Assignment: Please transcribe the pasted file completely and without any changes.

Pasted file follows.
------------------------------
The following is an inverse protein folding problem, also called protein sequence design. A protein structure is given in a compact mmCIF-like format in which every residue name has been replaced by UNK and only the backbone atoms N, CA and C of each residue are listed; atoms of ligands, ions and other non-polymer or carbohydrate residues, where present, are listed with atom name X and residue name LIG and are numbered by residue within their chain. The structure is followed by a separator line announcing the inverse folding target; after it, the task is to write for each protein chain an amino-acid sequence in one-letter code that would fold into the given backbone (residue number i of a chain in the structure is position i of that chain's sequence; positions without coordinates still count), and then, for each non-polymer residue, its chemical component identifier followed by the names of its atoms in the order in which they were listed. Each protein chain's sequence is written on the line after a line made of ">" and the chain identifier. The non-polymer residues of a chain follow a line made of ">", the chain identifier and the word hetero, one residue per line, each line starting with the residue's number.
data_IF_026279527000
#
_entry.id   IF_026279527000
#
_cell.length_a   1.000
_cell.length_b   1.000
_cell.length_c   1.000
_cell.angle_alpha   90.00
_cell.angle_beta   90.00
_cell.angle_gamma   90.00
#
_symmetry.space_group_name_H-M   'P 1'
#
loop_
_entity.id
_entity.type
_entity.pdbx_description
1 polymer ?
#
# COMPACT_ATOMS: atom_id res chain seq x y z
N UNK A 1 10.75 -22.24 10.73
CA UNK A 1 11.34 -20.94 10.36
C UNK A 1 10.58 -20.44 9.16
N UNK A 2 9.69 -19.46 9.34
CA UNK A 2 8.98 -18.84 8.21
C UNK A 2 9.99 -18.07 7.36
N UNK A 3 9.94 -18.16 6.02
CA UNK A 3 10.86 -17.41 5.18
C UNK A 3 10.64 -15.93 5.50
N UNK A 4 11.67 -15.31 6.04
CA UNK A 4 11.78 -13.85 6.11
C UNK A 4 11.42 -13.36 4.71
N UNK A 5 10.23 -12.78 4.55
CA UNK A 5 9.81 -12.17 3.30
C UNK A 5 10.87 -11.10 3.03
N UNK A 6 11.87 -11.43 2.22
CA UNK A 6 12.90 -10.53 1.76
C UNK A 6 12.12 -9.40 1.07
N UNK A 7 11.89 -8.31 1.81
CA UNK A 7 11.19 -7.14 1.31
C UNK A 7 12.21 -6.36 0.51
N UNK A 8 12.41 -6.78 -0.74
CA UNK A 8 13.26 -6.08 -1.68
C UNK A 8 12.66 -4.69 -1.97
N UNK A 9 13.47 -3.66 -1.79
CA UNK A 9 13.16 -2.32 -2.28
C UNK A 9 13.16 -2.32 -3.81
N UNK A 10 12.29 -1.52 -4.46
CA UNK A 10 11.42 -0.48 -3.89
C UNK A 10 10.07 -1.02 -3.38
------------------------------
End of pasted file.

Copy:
The following is an inverse protein folding problem, also called protein sequence design. A protein structure is given in a compact mmCIF-like format in which every residue name has been replaced by UNK and only the backbone atoms N, CA and C of each residue are listed; atoms of ligands, ions and other non-polymer or carbohydrate residues, where present, are listed with atom name X and residue name LIG and are numbered by residue within their chain. The structure is followed by a separator line announcing the inverse folding target; after it, the task is to write for each protein chain an amino-acid sequence in one-letter code that would fold into the given backbone (residue number i of a chain in the structure is position i of that chain's sequence; positions without coordinates still count), and then, for each non-polymer residue, its chemical component identifier followed by the names of its atoms in the order in which they were listed. Each protein chain's sequence is written on the line after a line made of ">" and the chain identifier. The non-polymer residues of a chain follow a line made of ">", the chain identifier and the word hetero, one residue per line, each line starting with the residue's number.
data_IF_026279527000
#
_entry.id   IF_026279527000
#
_cell.length_a   1.000
_cell.length_b   1.000
_cell.length_c   1.000
_cell.angle_alpha   90.00
_cell.angle_beta   90.00
_cell.angle_gamma   90.00
#
_symmetry.space_group_name_H-M   'P 1'
#
loop_
_entity.id
_entity.type
_entity.pdbx_description
1 polymer ?
#
# COMPACT_ATOMS: atom_id res chain seq x y z
N UNK A 1 10.75 -22.24 10.73
CA UNK A 1 11.34 -20.94 10.36
C UNK A 1 10.58 -20.44 9.16
N UNK A 2 9.69 -19.46 9.34
CA UNK A 2 8.98 -18.84 8.21
C UNK A 2 9.99 -18.07 7.36
N UNK A 3 9.94 -18.16 6.02
CA UNK A 3 10.86 -17.41 5.18
C UNK A 3 10.64 -15.93 5.50
N UNK A 4 11.67 -15.31 6.04
CA UNK A 4 11.78 -13.85 6.11
C UNK A 4 11.42 -13.36 4.71
N UNK A 5 10.23 -12.78 4.55
CA UNK A 5 9.81 -12.17 3.30
C UNK A 5 10.87 -11.10 3.03
N UNK A 6 11.87 -11.43 2.22
CA UNK A 6 12.90 -10.53 1.76
C UNK A 6 12.12 -9.40 1.07
N UNK A 7 11.89 -8.31 1.81
CA UNK A 7 11.19 -7.14 1.31
C UNK A 7 12.21 -6.36 0.51
N UNK A 8 12.41 -6.78 -0.74
CA UNK A 8 13.26 -6.08 -1.68
C UNK A 8 12.66 -4.69 -1.97
N UNK A 9 13.47 -3.66 -1.79
CA UNK A 9 13.16 -2.32 -2.28
C UNK A 9 13.16 -2.32 -3.81
N UNK A 10 12.29 -1.52 -4.46
CA UNK A 10 11.42 -0.48 -3.89
C UNK A 10 10.07 -1.02 -3.38